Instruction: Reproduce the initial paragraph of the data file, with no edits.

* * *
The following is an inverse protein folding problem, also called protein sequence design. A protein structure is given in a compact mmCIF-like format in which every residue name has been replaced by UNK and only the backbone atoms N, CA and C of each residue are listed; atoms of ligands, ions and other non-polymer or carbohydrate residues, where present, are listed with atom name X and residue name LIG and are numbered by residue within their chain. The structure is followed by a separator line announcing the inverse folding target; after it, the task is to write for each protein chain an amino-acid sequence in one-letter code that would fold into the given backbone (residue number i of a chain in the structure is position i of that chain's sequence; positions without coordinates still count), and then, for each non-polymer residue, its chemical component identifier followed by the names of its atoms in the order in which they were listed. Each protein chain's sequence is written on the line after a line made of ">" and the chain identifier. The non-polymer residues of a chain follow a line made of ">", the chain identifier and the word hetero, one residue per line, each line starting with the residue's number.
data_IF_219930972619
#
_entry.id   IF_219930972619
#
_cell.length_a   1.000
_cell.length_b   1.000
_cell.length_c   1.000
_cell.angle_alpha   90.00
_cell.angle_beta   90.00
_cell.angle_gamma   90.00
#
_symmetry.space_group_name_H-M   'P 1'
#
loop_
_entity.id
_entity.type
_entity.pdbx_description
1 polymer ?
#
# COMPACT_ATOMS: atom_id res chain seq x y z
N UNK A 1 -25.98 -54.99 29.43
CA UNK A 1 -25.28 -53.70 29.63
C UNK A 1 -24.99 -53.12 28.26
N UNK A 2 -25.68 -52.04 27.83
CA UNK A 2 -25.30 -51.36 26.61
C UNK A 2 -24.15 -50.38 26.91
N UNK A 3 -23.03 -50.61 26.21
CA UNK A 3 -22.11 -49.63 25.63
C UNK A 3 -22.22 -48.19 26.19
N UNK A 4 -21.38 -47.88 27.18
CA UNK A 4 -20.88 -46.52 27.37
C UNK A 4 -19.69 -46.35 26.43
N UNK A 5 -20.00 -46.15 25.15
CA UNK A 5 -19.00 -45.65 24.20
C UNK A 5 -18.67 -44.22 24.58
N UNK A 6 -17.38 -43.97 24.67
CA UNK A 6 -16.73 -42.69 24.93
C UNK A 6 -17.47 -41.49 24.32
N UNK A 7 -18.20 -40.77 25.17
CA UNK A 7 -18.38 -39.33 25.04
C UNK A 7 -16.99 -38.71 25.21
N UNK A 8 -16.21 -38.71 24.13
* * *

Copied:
The following is an inverse protein folding problem, also called protein sequence design. A protein structure is given in a compact mmCIF-like format in which every residue name has been replaced by UNK and only the backbone atoms N, CA and C of each residue are listed; atoms of ligands, ions and other non-polymer or carbohydrate residues, where present, are listed with atom name X and residue name LIG and are numbered by residue within their chain. The structure is followed by a separator line announcing the inverse folding target; after it, the task is to write for each protein chain an amino-acid sequence in one-letter code that would fold into the given backbone (residue number i of a chain in the structure is position i of that chain's sequence; positions without coordinates still count), and then, for each non-polymer residue, its chemical component identifier followed by the names of its atoms in the order in which they were listed. Each protein chain's sequence is written on the line after a line made of ">" and the chain identifier. The non-polymer residues of a chain follow a line made of ">", the chain identifier and the word hetero, one residue per line, each line starting with the residue's number.